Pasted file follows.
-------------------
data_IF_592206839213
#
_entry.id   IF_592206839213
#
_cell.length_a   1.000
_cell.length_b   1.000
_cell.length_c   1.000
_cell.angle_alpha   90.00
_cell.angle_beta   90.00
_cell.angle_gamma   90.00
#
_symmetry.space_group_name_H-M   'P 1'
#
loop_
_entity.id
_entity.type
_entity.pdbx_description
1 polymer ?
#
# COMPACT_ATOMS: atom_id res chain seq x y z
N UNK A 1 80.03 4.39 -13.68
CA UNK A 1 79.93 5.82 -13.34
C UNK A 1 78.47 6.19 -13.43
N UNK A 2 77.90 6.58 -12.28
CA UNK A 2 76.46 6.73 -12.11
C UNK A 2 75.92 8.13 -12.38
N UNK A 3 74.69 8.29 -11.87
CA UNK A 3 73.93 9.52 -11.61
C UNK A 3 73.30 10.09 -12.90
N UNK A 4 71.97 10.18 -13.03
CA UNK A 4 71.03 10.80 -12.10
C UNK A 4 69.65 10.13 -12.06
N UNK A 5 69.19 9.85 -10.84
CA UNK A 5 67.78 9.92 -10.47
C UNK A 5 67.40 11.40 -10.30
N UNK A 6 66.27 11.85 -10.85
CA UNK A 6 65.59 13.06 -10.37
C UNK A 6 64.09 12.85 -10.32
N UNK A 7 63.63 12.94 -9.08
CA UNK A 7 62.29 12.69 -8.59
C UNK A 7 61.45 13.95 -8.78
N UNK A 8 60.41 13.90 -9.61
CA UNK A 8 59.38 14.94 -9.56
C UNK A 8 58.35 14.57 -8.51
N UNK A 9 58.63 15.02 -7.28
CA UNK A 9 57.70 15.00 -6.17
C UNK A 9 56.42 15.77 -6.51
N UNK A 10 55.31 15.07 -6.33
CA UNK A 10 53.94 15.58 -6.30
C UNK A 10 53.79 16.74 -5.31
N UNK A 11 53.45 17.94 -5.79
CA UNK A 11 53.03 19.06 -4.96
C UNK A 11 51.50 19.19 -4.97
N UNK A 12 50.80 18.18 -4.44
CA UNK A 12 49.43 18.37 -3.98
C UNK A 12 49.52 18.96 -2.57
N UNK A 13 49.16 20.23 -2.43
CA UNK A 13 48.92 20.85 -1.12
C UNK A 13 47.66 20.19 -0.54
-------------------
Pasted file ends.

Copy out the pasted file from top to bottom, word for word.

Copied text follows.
data_IF_592206839213
#
_entry.id   IF_592206839213
#
_cell.length_a   1.000
_cell.length_b   1.000
_cell.length_c   1.000
_cell.angle_alpha   90.00
_cell.angle_beta   90.00
_cell.angle_gamma   90.00
#
_symmetry.space_group_name_H-M   'P 1'
#
loop_
_entity.id
_entity.type
_entity.pdbx_description
1 polymer ?
#
# COMPACT_ATOMS: atom_id res chain seq x y z
N UNK A 1 80.03 4.39 -13.68
CA UNK A 1 79.93 5.82 -13.34
C UNK A 1 78.47 6.19 -13.43
N UNK A 2 77.90 6.58 -12.28
CA UNK A 2 76.46 6.73 -12.11
C UNK A 2 75.92 8.13 -12.38
N UNK A 3 74.69 8.29 -11.87
CA UNK A 3 73.93 9.52 -11.61
C UNK A 3 73.30 10.09 -12.90
N UNK A 4 71.97 10.18 -13.03
CA UNK A 4 71.03 10.80 -12.10
C UNK A 4 69.65 10.13 -12.06
N UNK A 5 69.19 9.85 -10.84
CA UNK A 5 67.78 9.92 -10.47
C UNK A 5 67.40 11.40 -10.30
N UNK A 6 66.27 11.85 -10.85
CA UNK A 6 65.59 13.06 -10.37
C UNK A 6 64.09 12.85 -10.32
N UNK A 7 63.63 12.94 -9.08
CA UNK A 7 62.29 12.69 -8.59
C UNK A 7 61.45 13.95 -8.78
N UNK A 8 60.41 13.90 -9.61
CA UNK A 8 59.38 14.94 -9.56
C UNK A 8 58.35 14.57 -8.51
N UNK A 9 58.63 15.02 -7.28
CA UNK A 9 57.70 15.00 -6.17
C UNK A 9 56.42 15.77 -6.51
N UNK A 10 55.31 15.07 -6.33
CA UNK A 10 53.94 15.58 -6.30
C UNK A 10 53.79 16.74 -5.31
N UNK A 11 53.45 17.94 -5.79
CA UNK A 11 53.03 19.06 -4.96
C UNK A 11 51.50 19.19 -4.97
N UNK A 12 50.80 18.18 -4.44
CA UNK A 12 49.43 18.37 -3.98
C UNK A 12 49.52 18.96 -2.57
N UNK A 13 49.16 20.23 -2.43
CA UNK A 13 48.92 20.85 -1.12
C UNK A 13 47.66 20.19 -0.54